After that, I did a Michael Jackson tribute tour and then a Motown tour, which is how I met Berry Gordy. I was playing Diana Ross in Monte Carlo and, after the show, a man gave me his card. He said he knew Berry Gordy and to call when I was in L.A. My friends thought he was a fraud. But I showed up in L.A. and called the man. I met him a restaurant and he put me on the phone with Berry Gordy. He had never heard an opera singer sing pop. He took me over to his house and he said, ‘I only have thirty minutes.' Thirty minutes ended up being five hours. I was singing gospel, singing in different languages. He had a hoot. He was like, "Sing in German! Sing in Italian!" Because of that meeting, I got to sing for Obama when he got inaugurated. Berry Gordy made that happen for me. I've learned so much from him.
Motown is an amazing project and I consider this my real Broadway debut. I was in Sondheim on Sondheim, but I was a standby. I'm just so grateful to be part of this amazing project.
What have been the biggest challenges so far?
In this show, the challenge is really bringing the truth of each character to the stage. These are not made up characters. They are beautiful, honest, individuals. They have friends…cousins that are coming [to the show]. Mr. Gordy said he is not looking for impersonators. He wants to be able to capture the spirit of these artists. So I am trying to find the honesty in why Mary Wells left Motown. I am trying to see it from her side. You have to think of what was going on in her head, not what other people thought she should be doing.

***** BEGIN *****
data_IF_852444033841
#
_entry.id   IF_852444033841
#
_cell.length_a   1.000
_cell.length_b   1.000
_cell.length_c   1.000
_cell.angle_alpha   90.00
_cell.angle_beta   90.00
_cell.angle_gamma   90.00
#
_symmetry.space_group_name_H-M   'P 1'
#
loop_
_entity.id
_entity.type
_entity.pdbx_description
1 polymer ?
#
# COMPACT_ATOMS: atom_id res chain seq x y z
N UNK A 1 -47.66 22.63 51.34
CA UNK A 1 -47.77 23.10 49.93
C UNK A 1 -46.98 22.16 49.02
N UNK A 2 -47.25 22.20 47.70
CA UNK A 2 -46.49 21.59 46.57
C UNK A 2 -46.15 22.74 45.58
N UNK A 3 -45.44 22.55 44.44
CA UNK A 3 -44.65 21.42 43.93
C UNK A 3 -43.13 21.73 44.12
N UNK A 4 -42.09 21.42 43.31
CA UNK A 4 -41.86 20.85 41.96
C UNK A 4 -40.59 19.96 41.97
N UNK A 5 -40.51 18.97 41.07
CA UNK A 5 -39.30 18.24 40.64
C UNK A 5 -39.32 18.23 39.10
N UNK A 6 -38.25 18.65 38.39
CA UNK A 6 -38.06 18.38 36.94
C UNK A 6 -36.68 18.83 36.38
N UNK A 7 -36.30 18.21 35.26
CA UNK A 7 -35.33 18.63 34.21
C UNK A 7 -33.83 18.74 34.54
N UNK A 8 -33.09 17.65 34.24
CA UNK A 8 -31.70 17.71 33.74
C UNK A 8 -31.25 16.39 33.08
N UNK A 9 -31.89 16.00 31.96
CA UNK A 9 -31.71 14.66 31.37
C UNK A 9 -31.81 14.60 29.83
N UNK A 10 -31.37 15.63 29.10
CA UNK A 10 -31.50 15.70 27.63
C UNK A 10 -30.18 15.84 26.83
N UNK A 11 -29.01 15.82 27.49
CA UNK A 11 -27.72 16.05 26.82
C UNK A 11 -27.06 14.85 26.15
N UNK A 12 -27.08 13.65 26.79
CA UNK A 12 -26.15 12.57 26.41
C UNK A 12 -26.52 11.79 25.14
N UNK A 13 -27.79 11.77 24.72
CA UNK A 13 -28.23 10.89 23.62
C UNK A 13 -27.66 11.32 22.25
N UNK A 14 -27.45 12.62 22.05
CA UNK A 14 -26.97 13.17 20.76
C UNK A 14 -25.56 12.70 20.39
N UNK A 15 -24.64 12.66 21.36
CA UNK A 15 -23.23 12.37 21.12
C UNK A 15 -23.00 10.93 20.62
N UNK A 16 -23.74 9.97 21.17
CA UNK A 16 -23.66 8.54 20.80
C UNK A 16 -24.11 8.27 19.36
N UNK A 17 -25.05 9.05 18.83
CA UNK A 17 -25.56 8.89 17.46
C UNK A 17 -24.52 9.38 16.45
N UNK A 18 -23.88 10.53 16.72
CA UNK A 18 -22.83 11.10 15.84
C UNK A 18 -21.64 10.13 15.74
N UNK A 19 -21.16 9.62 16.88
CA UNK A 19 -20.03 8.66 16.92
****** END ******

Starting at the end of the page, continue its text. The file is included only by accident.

Were you familiar with Motown before you got involved with the musical?
My mom used to tell me this story about when she was pregnant with me. I would move around a lot, and the only way she could keep me quiet was to play music. My mom used to play Ashford & Simpson and Diana Ross, so I was exposed to Motown from the very beginning. I grew up listening to "My Guy."
I don't think my story is much different [than] other people's stories about Motown always being around. During a segregated time, Motown was able to change…how people looked at each other. It didn't have a nationality. People of all colors loved Motown music. People had children to Motown music.
What about Berry Gordy's story? What about it will get to people?
[T]his little boy changed the world with a simple dream of wanting to make music and wanting to make people happy. And that became a movement and changed people's lives. It shows you that anything is possible. I get teary eyed in some parts of the show… watching this man write his entire life on paper, exposing himself to the world. He was always behind the scenes. He loved to make stars. He loved seeing his artists in the spotlight, not himself. Even to this day. He went to a rehearsal The Temptations did a few years ago and he was still giving them notes. He will always be that manager; his mind is always a mile a minute. People will be able to see this man as a person, beyond the mogul. It's his chance to tell his story. People will be drawn to him as a person instead of the man behind the music. We're reliving his life now. I love it.